The selection of apps in the Microsoft Store is certainly more limited than what you’ll find on Android or iOS. That’s more of a problem for Windows RT than for Windows 8, which can already draw from a massive stockpile of x86 applications that should run perfectly in desktop mode. For me, that compatibility is a huge part of the appeal not only for productivity, but also for entertainment. The stack of casual games sitting in my Steam folder seems ripe for a Win8 tablet—especially one paired with a USB gamepad.

Even without the aid of x86 applications, Windows RT’s desktop provides a comfortable, familiar fallback for basic tasks like file management, network sharing, and settings tweaks. All your favorite built-in Windows apps are there, including the Command Prompt, Task Manager, Control Panel, Event Viewer, and Resource Monitor. Even Paint makes an appearance. The desktop environment is surprisingly usable with touch input, and I love how pinch zooming in a File Explorer window slowly takes you from detailed views to massive thumbnails. The desktop really shines when combined with the precision of the VivoTab’s keyboard and touchpad, though. No wonder it’s where the Office apps reside.

Those apps are remarkably receptive to touch, even if it’s not ideal for productivity. You wouldn’t want to write anything of length with a touchscreen keyboard. Windows 8’s on-screen input options at least provide plenty of variety. There are three distinctly different on-screen keyboards: a pared down QWERTY layout like most tablets have, a full-fledged notebook imitator complete with things like backslash and directional keys, and a thumb-friendly split layout with a numpad in the middle. The variety is nice, and it’s easy to switch on the fly. However, I wish the auto-correct suggestions popped up just above the keyboard, easily within reach, instead of next to the word being typed.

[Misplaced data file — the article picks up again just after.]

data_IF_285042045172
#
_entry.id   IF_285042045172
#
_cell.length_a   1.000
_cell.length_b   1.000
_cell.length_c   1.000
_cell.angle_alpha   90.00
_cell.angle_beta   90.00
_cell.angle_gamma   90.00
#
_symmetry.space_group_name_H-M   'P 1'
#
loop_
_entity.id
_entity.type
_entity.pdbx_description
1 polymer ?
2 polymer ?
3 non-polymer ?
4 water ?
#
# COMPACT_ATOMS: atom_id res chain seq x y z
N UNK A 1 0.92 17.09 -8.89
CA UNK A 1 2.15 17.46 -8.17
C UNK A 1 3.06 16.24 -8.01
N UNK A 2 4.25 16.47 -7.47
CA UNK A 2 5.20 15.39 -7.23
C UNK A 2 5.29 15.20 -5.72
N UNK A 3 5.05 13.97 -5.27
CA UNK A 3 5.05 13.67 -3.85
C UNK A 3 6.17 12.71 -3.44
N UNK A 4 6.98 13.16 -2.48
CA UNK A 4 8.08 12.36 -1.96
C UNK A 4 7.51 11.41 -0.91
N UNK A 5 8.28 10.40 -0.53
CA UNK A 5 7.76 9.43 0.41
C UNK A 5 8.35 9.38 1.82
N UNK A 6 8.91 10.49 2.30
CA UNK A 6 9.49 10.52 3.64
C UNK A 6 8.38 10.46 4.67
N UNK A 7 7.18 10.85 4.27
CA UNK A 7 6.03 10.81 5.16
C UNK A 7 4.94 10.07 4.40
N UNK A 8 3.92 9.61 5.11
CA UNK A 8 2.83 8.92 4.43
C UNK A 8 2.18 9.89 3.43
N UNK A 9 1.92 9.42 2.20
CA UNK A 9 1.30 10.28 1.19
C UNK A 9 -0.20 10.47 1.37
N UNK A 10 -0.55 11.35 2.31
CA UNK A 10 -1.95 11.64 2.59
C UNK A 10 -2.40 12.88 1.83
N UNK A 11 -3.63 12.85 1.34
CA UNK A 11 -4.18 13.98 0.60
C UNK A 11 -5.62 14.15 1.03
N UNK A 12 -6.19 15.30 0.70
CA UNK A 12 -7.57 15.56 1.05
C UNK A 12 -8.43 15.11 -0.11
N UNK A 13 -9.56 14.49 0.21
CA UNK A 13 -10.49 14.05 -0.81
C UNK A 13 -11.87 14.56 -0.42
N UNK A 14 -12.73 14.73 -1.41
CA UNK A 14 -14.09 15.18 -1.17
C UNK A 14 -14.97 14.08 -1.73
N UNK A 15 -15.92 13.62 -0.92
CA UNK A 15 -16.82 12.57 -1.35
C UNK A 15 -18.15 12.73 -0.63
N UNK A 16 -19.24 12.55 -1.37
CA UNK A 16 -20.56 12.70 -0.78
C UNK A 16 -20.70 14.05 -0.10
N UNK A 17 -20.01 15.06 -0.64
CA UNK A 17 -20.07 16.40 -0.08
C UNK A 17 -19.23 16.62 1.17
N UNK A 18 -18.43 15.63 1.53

I’ll forgive that transgression because I rarely use auto-correct. Also, I want to move on to another input option: handwriting recognition. In addition to three keyboards, there’s a pop-up stylus pad capable of transforming even my crude, finger-drawn letters into usable text with few errors. No wonder we’ve seen so many stylus-equipped Windows 8 convertibles announced already.

Bumps along the road to Nirvana

As much as I like the multiple input options, the on-screen keyboard provides a hint that the OS is still a work in progress. I’ve had the split keyboard option disappear on several occasions, only to see it return after selecting a different keyboard or after a reboot. There are other issues, too. The Photos app didn’t zoom images correctly until an update was applied a few days ago, and if the app stays in the background for too long, switching to it produces a blank screen instead of the picture that should be shown.

YouTube playback has been a little finicky in Metro, both in Internet Explorer and in the official app. The YouTube app has actually crashed on me a couple of times already, and so has the Microsoft Store. Those crashes haven’t affected other applications or the OS as a whole, as far as I can tell. It’s also worth pointing out that the Android tablets I have floating around the house haven’t been immune to occasional app crashes of their own.